To examine the activities of G139H, S142H, and G143H mHO-1 mutants in eukaryotic cells, transient transfection of QT6 cells was performed with wild-type or mutant HO-1 cDNA. As shown in Fig. 1A, the parent and mock transfectant cells did not show any notable HO activity. The wild-type HO-1 transfectant exhibited 710.01 pmol bilirubin/mg protein/min enzymatic activity. The S142H mutant transfectant exhibited 224.91 pmol bilirubin/mg protein/min enzymatic activity, while the G139H and G143H mutant transfectants did not show any notable elevation of enzymatic activity. In addition, the cells cotransfected with the wild-type mHO-1 and mutant S142H mHO-1 cDNA displayed 1042.23 pmol bilirubin/mg protein/min enzymatic activity, which roughly equates to a combination of 710.01 and 224.91 pmol bilirubin/mg protein/min. Compared with the wild-type mHO-1 transfectant, the cells cotransfected with wild-type and mutant G139H or G143H mHO-1 cDNA did not show any elevation of HO enzymatic activity. We observed similar results using transient transfection of COS7, NIH3T3, and Hepa 1 cells. The G139H and G143H mutant transfectants did not show any notable elevation of HO enzymatic activity. The S142H mutant transfectant exhibited one-third of the enzymatic activity of the wild-type HO-1 transfectant. COS7, NIH3T3, and Hepa 1 cells cotransfected with wild-type and mutant G139H or G143H mHO-1 cDNA did not show any elevation of HO enzymatic activity compared with the wild-type mHO-1 alone transfectant (data not shown). These results indicated that mutant G139H and G143H mHO-1 lacked catalytic activity in eukaryotic cells, and that mutant S142H mHO-1 had decreased catalytic activity in eukaryotic cells. On the other hand, the results suggested that mutant G139H or G143H mHO-1 and wild-type mHO-1 cotransfectants did not contain elevated HO activities compared with wild-type mHO-1 alone transfectant.

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Figure 1. HO activities in transfected or cotransfected QT6 cells. A: HO activities in QT6 cells transfected with pCAGG-mHO-1-G139H (G139H), pCAGG-mHO-1-S142H (S142H), or pCAGG-mHO-1-G143H (G143H) plasmids in the presence or absence of pCAGG-mHO-1 (HO-1) plasmid under conditions of excess heme. *, P < 0.05 compared with only pCAGG-mHO-1 plasmid transfection. B: HO activities under conditions of 3–25 μM heme. *, P < 0.05 compared with 3 μM heme final concentration; #, P < 0.05 compared with 15 μM heme final concentration. C: HO activities in QT6 cells cotransfected with pCAGG-mHO-1 (HO-1) plasmid and increasing dose of pCAGG-mHO-1-G139H or pCAGG-mHO-1-G143H (mut HO-1) plasmid under conditions of insufficient heme. *, P < 0.05 compared with 5 μg of pCAGG-mHO-1 plasmid and 15 μg of pCAGG plasmid cotransfection.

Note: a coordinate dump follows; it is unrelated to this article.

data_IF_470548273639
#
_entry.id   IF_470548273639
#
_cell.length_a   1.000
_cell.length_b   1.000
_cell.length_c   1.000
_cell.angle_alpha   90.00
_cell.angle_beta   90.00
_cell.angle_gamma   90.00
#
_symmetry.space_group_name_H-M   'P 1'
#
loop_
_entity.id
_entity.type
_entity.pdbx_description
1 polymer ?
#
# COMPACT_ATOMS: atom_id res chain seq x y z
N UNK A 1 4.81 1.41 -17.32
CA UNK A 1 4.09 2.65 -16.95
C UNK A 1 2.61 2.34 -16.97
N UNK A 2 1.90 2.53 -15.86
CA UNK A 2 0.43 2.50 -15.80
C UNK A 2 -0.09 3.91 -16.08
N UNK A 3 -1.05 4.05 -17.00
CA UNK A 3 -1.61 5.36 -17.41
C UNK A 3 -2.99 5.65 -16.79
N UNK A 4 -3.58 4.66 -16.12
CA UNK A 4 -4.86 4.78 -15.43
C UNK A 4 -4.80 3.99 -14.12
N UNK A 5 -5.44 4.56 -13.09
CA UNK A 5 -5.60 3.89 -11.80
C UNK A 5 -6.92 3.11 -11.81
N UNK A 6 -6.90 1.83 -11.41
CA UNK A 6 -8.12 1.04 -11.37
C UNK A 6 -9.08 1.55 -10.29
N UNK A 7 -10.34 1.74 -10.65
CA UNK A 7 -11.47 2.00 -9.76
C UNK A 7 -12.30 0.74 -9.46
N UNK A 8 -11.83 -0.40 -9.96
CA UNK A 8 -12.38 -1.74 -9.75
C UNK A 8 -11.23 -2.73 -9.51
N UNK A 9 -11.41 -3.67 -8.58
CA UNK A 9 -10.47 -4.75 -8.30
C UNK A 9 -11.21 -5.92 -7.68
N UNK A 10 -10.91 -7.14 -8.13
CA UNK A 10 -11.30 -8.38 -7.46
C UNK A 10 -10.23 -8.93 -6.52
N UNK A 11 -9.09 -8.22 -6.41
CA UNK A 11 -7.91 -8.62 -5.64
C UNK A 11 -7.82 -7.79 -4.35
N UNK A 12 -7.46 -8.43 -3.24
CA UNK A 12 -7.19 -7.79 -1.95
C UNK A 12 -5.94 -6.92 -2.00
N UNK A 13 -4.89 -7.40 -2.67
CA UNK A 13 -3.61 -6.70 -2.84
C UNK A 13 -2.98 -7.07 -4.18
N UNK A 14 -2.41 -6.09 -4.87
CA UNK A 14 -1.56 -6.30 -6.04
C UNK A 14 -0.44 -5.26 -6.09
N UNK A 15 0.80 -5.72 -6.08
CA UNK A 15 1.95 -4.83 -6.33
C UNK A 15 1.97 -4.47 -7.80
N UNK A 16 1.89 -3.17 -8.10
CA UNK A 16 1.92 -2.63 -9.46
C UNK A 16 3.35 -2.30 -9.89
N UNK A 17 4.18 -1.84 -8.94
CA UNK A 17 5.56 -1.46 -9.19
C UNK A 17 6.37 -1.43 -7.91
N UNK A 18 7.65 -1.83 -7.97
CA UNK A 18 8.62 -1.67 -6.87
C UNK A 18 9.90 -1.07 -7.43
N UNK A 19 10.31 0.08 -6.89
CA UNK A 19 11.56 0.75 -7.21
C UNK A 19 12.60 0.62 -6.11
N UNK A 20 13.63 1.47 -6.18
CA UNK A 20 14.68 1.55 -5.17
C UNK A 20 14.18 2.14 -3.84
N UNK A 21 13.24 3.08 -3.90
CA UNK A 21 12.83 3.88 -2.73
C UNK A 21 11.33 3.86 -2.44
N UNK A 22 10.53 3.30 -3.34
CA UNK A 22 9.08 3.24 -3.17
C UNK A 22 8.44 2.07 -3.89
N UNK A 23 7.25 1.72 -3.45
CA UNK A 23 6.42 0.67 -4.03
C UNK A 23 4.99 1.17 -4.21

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Previous studies on the crystal structure of the truncated rat and human HO-1 suggested that G139H and G143H mutants of HO-1 had no activity but did bind heme. In the above experiments, HO activities were measured in a common reaction buffer containing excessive heme. Under these conditions, it was unclear whether G139H and G143H mHO-1 mutants bound to heme or not. To clarify this, we first demonstrated that for 5 μg of wild-type mHO-1 DNA transfection, 7.5 μM hemin in the reaction buffer of HO activity was insufficient to allow maximum HO activity (Fig. 1B). The cells were then cotransfected with the wild type and increasing doses of mutant G139H or G143H HO-1 cDNA and HO activities were measured under conditions of 7.5 μM heme. As shown in Fig. 1C, cotransfectants displayed decreasing HO activity in a dose-dependent manner. As compared with mutant G139H and wild-type HO-1 cotransfectants, the decrease in HO activity in mutant G143H and wild-type HO-1 cotransfectants was more obvious. These results suggested that G139H and G143H mutant mHO-1 could bind heme, and that cotransfection with mutant G139H or G143H mHO-1 and wild-type mHO-1 might decrease HO activity under conditions of insufficient heme.

Generation of G139H, S142H, and G143H mHO-1 Mutant Transgenic Mice

In vivo heme concentration is insufficient for HO activity reaction. According to the in vitro results, the overexpression of G139H and G143H mHO-1 mutants in vivo was expected to reduce endogenous HO activity. Thus, the phenotype of the mutant HO-1 overexpressing mice might resemble HO-1-deficient mice. Therefore, we generated four founder lines of G139H, three founder lines of S142H, and three founder lines of G143H mutant HO-1 transgenic mice (Tg HO-1 G139H, Tg HO-1 S142H, and Tg HO-1 G143H). RT-PCR analyses of the transgene-derived HO-1 mRNA expression in the livers among the established lines of Tg HO-1 G143H mice showed extremely high expression in two lines (H1 and H2 lines) and low expression in one line (Fig. 2A). RT-PCR analyses of the transgene-derived HO-1 mRNA expression in the livers among the established lines of Tg HO-1 G139H and Tg HO-1 S142H mice showed high expression in two lines and low expression in the other two lines, and high expression in one line and low expression in two lines, respectively (data not shown). No increase in levels of HO-1 mRNA was detected in the livers of the H1 line of Tg HO-1 G143H mice compared with high-expression lines of Tg HO-1 G139H and S142H mice (Fig. 2B).